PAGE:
Private Schools Serving Richest NSW Families Over-Funded by Millions

New figures reveal scandalous over-funding of NSW Independent schools serving the richest families in the state. Hundreds of millions of taxpayer funds are being squandered on just 52 highly privileged schools  while public schools go begging. The new figures demonstrate the innate unfairness of school funding in NSW. The Commonwealth and NSW governments must ensure that public schools are genuinely fully funded under the next bilateral funding agreement.

The new figures show that 52 Independent schools with a median taxable family income of $200,00 or more will be over-funded by $353 million from 2022 to 2028 by the Commonwealth Government. Of these, just 13 of these schools will be over-funded by $180 million. The 52 schools will receive $2.4 billion in funding by the Commonwealth over the period.

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Victorian Labor MP Pleads Cause of Privileged Private School Crying Poor

A Victorian Labor MP has pleaded for a well-off Melbourne private school to be exempt from  payroll tax to be applied to high fee private schools, despite having voted for the legislation. According to The Age, leaked letters reveal that Tim Richardson, pleaded the cause of Cornish College, which is in his electorate of Mordialloc, to be exempt from the introduction of payroll tax for high-fee private schools Richardson voted for the legislation that introduced payroll tax for schools with fees over $15,000 a year.

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The State of School Funding in Australia

The following is a summary of a new Education Funding Brief by Save Our Schools. The full Brief can be downloaded below.

Income per student in Independent and Catholic schools exceeds that of public schools. The national average income per student in all Independent schools was $25,649 in 2022 and $19,747 in Catholic schools compared to $18,076 in public schools.

Independent schools have a large resource advantage over public schools in all states, especially in NSW and Victoria. Income per student in Catholic schools is greater than in public schools in all states except NSW and the ACT where resource levels are similar. Victoria was the worst performing state for resource gaps between public and private schools.

Government funding increases are the major factor behind the resource advantage of private schools. Government funding has favoured Catholic and Independent schools over public schools since 2009. Government funding adjusted for inflation increased by $2,901 per student for Catholic schools between 2009 and 2022 and by $2,478 per student in Independent schools compared to $1,621 in public schools in Australia.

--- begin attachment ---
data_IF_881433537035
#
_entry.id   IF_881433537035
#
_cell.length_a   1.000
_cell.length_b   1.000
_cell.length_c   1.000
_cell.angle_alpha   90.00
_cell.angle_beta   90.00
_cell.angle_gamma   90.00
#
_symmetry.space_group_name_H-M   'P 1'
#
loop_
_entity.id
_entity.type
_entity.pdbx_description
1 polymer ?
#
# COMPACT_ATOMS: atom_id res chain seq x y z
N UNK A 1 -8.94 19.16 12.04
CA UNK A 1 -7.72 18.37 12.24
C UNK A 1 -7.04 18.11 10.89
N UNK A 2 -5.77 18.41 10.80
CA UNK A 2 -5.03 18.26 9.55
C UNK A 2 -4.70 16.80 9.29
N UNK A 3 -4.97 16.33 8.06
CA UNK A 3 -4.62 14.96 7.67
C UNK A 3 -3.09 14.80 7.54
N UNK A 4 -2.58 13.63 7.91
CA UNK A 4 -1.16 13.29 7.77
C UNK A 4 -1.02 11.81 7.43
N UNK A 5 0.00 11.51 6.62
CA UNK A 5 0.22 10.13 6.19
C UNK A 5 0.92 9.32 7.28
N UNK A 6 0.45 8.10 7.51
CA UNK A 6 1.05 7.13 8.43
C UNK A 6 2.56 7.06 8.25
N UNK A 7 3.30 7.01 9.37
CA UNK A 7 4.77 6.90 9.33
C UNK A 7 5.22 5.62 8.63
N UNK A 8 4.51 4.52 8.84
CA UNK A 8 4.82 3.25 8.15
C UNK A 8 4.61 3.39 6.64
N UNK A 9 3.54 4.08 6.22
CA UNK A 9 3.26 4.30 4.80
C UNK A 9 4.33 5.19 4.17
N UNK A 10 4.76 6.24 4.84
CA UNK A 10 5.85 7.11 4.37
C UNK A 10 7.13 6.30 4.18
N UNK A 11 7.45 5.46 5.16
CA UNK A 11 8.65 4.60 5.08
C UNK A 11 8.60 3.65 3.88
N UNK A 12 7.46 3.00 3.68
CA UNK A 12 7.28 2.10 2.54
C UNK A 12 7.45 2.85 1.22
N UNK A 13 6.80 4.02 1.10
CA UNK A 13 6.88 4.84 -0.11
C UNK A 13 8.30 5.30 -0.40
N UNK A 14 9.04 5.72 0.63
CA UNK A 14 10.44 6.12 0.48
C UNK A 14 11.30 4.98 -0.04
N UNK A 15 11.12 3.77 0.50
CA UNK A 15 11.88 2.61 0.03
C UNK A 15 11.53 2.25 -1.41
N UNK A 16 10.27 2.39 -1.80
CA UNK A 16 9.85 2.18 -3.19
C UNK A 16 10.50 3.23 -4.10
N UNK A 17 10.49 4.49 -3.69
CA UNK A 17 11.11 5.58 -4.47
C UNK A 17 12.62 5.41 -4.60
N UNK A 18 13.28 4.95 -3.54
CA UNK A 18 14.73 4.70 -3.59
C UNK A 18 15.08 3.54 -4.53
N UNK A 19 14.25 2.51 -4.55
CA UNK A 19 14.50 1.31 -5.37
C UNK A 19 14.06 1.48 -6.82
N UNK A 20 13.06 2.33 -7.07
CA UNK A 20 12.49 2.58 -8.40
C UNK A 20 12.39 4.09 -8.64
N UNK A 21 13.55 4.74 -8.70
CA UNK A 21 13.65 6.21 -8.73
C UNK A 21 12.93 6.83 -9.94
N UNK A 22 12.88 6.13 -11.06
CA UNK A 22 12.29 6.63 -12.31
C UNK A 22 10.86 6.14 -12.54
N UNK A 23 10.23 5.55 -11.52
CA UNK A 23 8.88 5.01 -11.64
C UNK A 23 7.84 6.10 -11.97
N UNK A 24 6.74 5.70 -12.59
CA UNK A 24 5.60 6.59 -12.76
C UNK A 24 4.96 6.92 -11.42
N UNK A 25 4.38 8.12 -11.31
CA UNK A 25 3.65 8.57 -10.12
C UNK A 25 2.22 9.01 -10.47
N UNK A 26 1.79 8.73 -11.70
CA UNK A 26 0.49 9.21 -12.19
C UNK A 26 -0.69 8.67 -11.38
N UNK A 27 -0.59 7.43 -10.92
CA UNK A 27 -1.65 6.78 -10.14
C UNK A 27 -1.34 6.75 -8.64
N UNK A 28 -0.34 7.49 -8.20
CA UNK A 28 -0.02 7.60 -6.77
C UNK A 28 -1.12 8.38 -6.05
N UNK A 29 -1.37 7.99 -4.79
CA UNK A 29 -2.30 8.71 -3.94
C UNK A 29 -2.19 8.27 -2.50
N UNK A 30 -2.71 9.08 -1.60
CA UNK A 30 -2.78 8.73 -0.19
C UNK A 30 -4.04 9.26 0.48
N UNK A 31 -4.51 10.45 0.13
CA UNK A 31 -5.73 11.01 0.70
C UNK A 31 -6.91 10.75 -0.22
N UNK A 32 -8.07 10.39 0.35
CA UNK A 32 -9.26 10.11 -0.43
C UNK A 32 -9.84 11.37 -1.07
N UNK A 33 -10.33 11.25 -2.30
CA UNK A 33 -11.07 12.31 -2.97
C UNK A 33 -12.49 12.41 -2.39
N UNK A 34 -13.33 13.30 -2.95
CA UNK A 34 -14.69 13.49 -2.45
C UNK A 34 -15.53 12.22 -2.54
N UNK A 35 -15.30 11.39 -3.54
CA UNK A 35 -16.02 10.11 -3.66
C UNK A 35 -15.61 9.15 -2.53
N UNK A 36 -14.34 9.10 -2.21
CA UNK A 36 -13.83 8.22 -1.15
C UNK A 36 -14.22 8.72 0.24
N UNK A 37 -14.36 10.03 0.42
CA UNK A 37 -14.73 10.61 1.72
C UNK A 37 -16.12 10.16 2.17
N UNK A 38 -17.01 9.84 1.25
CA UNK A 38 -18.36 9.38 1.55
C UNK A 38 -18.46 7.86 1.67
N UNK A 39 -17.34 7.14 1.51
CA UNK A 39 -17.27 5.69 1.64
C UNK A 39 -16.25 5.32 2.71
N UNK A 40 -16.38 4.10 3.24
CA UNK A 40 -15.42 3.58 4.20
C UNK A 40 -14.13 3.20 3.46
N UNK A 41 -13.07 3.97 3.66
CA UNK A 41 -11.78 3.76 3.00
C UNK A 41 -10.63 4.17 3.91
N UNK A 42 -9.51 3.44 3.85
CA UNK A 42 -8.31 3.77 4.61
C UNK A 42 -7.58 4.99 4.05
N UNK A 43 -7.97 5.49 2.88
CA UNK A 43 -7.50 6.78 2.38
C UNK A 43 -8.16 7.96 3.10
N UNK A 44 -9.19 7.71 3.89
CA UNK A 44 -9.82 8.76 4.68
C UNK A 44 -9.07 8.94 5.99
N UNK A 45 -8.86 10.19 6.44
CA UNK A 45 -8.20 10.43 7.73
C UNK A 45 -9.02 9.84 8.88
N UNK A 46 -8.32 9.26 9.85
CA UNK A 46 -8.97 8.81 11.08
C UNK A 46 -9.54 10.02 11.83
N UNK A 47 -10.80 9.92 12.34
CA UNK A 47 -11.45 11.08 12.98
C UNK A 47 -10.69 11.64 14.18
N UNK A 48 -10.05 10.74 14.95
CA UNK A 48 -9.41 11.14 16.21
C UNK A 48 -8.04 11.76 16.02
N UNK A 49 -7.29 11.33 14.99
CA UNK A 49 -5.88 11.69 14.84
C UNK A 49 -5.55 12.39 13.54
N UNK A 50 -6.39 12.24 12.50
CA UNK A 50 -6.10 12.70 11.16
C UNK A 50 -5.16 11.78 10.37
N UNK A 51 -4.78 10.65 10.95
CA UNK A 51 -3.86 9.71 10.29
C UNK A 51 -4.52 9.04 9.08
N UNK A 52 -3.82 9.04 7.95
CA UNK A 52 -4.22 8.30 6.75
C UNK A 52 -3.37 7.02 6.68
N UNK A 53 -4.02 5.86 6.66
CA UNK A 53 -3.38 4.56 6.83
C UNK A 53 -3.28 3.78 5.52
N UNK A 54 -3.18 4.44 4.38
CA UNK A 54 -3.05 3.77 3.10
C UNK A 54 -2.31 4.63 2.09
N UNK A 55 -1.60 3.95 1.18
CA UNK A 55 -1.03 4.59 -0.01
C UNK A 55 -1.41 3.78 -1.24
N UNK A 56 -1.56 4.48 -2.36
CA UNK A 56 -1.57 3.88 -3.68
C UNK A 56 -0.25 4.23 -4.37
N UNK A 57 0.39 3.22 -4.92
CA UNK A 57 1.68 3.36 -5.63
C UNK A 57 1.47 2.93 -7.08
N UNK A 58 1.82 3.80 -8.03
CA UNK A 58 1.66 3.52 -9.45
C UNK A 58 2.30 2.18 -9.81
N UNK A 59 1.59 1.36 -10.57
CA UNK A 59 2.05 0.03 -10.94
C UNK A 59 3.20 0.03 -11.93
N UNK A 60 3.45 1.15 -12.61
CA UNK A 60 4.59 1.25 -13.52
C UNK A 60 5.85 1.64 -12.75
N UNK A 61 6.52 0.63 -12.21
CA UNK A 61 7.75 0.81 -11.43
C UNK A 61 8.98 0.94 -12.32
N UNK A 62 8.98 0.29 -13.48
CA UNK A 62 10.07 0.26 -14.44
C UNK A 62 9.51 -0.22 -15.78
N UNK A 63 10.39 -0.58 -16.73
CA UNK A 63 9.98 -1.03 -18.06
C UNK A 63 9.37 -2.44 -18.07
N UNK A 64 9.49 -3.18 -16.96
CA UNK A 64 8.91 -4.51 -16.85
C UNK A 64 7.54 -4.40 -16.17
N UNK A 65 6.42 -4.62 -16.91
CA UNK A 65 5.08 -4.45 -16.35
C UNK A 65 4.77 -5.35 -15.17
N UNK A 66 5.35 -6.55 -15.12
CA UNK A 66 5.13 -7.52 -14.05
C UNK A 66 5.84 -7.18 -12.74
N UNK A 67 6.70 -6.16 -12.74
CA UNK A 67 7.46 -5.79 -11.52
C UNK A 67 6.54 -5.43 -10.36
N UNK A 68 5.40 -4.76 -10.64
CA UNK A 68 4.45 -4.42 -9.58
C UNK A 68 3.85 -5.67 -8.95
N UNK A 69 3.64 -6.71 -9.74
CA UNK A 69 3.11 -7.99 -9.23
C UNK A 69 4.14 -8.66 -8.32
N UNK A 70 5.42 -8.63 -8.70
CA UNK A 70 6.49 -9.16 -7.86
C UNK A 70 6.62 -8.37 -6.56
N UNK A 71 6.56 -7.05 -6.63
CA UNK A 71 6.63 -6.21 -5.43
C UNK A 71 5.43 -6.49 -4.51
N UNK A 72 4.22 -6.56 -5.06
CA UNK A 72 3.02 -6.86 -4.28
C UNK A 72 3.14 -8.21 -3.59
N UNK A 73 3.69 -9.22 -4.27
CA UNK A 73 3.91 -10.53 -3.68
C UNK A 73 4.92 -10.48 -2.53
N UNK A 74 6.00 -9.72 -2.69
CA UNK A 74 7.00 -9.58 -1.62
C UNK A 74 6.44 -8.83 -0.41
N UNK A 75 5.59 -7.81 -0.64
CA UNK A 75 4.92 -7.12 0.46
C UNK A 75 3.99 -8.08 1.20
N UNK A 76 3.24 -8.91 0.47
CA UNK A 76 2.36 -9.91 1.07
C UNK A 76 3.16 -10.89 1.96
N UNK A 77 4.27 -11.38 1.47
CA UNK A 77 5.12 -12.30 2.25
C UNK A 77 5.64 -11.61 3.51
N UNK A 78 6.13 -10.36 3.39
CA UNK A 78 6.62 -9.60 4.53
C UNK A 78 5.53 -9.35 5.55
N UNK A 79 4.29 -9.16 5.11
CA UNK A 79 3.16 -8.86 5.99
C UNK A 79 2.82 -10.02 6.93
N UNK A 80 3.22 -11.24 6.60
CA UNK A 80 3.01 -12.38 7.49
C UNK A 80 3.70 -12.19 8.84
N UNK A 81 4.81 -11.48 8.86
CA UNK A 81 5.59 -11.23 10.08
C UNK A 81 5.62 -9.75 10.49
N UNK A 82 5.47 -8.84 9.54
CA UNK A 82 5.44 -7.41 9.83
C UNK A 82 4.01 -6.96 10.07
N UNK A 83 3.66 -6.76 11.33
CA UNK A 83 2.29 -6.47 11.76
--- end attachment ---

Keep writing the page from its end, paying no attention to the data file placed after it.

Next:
Commonwealth Government funding increases heavily favoured Catholic and Independent schools over public schools in all states. Commonwealth  funding increases for Catholic and Independent schools was more than double that for public schools – $2,687 per student for Catholic schools and $2,345 for Independent schools compared to $1,021 for public schools.

Despite their primary funding role, the states have provided only small funding increase for public schools. State funding per student for public schools increased by only $600 from 2009 to 2022. State funding per student for Catholic schools increased by $214 and by $133 for Independent schools. The Western Australian and Northern Territory governments cut their funding for public schools by large amounts.

The resource advantage of private schools was supported by significant increases in income from fees, charges, donations, etc. while it fell in public schools.

The bias towards the funding of private schools and the under-funding of public schools is a major factor behind the large achievement gaps between rich and poor in Australia. Despite enrolling the vast majority of students with the most learning challenges, public schools are massively under-funded. Public schools are only funded at 87.6% of their Schooling Resource Standard (SRS) in 2024 while private schools are funded at 104.9% of their SRS.

The new funding agreements being negotiated between the Commonwealth and state governments must ensure that public schools are genuinely fully funded by 2028. This includes ending the accounting tricks that defraud public schools.

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Private Schools’ Admission That Many Grandparents Pay School Fees Exposes Funding Model Defects